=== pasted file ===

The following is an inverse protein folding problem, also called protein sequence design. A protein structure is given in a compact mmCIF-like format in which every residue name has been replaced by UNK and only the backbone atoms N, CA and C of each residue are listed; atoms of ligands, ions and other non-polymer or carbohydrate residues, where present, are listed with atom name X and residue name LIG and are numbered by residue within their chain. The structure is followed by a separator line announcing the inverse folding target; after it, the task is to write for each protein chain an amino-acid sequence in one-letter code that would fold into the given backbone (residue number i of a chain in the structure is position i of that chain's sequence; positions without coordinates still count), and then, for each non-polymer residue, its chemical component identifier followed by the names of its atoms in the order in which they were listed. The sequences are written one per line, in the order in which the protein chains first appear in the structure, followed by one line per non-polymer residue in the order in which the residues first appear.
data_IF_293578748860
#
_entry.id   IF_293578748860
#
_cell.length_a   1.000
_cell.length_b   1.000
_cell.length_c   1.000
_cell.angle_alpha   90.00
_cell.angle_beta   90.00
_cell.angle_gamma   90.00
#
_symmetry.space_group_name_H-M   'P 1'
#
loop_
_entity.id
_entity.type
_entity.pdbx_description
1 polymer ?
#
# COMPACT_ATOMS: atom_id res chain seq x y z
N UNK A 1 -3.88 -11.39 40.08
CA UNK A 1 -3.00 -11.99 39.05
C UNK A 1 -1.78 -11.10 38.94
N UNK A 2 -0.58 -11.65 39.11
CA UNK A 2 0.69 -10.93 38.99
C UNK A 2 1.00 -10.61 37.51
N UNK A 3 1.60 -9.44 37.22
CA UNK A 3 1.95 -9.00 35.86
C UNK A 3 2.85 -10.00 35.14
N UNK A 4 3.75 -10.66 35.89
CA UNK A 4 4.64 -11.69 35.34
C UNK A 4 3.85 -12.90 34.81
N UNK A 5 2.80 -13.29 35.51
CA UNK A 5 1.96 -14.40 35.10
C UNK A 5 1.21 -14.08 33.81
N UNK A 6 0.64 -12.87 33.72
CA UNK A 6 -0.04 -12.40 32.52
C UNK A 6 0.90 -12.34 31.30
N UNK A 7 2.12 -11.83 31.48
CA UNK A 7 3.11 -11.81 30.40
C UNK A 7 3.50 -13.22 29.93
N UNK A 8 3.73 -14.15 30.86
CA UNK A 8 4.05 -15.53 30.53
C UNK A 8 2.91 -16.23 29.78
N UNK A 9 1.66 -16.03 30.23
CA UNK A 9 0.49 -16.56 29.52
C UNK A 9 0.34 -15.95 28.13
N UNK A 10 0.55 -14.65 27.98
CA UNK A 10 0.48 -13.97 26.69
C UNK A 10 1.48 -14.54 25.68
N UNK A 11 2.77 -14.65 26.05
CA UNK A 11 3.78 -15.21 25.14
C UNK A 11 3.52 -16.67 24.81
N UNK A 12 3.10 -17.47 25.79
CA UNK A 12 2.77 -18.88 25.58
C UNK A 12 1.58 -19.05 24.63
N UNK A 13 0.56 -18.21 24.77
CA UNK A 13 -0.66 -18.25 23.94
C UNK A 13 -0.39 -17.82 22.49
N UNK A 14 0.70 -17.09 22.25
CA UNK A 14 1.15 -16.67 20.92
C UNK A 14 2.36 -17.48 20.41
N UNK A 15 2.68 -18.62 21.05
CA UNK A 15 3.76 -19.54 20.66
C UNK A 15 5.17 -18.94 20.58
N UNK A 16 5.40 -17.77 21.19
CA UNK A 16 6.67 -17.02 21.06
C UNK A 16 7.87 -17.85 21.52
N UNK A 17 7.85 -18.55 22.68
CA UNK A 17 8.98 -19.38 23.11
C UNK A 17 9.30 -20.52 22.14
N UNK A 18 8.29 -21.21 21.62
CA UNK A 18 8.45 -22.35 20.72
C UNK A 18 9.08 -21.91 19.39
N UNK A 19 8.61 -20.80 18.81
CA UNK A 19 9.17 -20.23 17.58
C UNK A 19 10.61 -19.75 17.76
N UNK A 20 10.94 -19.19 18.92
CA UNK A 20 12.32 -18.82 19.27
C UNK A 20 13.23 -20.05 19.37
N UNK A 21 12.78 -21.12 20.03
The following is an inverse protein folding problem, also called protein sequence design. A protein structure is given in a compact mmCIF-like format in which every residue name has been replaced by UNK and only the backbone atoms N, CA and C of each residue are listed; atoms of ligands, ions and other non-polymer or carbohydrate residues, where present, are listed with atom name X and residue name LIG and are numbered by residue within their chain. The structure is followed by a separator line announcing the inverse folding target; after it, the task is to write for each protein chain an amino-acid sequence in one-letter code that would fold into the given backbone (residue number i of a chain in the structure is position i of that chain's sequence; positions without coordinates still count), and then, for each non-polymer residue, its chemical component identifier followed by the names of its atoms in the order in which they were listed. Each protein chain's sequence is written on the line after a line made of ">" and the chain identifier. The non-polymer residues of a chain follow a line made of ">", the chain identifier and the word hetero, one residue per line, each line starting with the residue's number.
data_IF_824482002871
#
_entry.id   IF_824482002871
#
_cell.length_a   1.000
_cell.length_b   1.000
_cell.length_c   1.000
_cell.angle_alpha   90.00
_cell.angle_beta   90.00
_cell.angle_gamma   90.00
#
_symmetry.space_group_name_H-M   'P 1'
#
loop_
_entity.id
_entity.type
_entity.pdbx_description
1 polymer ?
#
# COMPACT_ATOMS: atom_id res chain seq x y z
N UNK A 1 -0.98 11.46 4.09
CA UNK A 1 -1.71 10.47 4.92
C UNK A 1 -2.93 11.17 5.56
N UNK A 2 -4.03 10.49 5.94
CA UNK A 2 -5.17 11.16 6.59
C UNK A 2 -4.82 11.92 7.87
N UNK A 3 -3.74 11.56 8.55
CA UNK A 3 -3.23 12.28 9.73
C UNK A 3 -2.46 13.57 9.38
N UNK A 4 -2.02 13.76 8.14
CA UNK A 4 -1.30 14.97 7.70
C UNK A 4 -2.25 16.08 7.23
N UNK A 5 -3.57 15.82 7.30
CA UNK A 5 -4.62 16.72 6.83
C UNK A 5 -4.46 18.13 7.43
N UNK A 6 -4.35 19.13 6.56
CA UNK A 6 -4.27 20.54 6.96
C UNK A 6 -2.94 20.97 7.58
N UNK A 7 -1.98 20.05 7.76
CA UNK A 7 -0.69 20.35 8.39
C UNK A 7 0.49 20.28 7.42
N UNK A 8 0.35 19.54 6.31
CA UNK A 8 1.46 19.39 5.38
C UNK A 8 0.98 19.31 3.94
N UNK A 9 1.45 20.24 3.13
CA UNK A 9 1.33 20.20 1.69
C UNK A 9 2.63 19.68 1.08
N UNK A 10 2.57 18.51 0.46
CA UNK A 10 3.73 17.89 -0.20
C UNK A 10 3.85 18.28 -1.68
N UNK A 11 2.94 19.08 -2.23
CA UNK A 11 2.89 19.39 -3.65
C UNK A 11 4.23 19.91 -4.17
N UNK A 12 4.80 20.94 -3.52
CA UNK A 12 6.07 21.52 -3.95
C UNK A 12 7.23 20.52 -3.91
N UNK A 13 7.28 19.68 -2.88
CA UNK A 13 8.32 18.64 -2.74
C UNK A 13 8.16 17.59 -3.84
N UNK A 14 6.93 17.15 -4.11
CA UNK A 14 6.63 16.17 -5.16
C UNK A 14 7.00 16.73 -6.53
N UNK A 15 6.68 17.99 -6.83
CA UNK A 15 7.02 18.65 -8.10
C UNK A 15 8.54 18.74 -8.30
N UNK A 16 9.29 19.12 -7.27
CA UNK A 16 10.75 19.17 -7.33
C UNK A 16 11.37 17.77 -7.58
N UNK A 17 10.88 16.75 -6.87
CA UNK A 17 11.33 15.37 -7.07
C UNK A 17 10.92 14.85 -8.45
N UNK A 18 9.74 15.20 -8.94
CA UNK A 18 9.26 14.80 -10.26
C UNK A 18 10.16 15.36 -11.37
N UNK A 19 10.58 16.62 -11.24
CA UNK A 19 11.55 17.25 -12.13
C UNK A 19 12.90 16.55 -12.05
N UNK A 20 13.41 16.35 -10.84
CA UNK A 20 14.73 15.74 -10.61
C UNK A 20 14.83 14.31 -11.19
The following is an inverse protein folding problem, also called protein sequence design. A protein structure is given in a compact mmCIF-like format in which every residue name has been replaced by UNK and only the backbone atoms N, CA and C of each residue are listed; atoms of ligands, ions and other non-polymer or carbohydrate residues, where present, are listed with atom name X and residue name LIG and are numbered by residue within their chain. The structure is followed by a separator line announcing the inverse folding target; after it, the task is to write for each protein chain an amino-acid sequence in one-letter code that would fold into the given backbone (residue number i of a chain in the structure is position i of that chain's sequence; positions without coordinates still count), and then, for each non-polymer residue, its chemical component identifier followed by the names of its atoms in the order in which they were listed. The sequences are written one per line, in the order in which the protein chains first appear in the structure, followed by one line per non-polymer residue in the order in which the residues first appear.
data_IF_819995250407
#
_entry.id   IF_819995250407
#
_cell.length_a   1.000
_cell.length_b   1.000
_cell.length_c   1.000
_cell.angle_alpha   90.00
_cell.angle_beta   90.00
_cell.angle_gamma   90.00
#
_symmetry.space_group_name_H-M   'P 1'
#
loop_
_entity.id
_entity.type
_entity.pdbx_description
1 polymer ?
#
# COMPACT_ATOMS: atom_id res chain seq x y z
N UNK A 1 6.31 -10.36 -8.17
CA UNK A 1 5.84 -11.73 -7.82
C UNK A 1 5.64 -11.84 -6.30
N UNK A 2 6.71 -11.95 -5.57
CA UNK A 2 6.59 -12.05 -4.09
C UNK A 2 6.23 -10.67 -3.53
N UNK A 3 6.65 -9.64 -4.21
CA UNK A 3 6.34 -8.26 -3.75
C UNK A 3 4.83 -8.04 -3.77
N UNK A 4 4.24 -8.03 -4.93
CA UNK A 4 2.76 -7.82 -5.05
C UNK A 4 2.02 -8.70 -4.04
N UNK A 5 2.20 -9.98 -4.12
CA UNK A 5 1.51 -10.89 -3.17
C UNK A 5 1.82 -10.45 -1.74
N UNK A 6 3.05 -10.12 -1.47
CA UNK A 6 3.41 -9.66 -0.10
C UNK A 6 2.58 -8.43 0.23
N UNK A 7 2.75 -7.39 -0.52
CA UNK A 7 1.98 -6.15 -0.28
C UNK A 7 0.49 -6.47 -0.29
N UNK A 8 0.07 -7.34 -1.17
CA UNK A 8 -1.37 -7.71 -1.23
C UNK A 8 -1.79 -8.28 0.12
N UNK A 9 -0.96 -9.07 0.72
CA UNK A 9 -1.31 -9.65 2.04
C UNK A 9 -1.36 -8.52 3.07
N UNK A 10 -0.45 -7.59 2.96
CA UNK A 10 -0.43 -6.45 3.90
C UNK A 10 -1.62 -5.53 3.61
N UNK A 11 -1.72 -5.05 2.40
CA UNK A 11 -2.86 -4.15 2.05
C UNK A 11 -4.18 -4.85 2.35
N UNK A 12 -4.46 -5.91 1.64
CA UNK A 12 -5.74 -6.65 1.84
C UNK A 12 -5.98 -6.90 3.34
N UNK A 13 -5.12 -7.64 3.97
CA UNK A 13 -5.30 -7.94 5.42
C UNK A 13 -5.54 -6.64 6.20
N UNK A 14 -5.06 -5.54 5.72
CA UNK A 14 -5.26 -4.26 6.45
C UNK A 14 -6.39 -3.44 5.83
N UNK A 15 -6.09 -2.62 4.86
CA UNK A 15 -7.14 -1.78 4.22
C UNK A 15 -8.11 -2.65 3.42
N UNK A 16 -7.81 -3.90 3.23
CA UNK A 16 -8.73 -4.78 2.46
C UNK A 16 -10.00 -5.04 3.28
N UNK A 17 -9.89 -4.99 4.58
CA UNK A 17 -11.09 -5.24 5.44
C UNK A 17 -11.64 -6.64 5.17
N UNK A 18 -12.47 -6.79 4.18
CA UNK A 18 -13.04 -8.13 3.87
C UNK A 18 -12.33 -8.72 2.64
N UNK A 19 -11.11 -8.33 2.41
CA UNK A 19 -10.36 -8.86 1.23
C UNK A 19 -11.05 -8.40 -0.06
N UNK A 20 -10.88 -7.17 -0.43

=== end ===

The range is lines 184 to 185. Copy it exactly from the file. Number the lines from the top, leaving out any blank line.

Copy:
# COMPACT_ATOMS: atom_id res chain seq x y z
N UNK A 1 6.31 -10.36 -8.17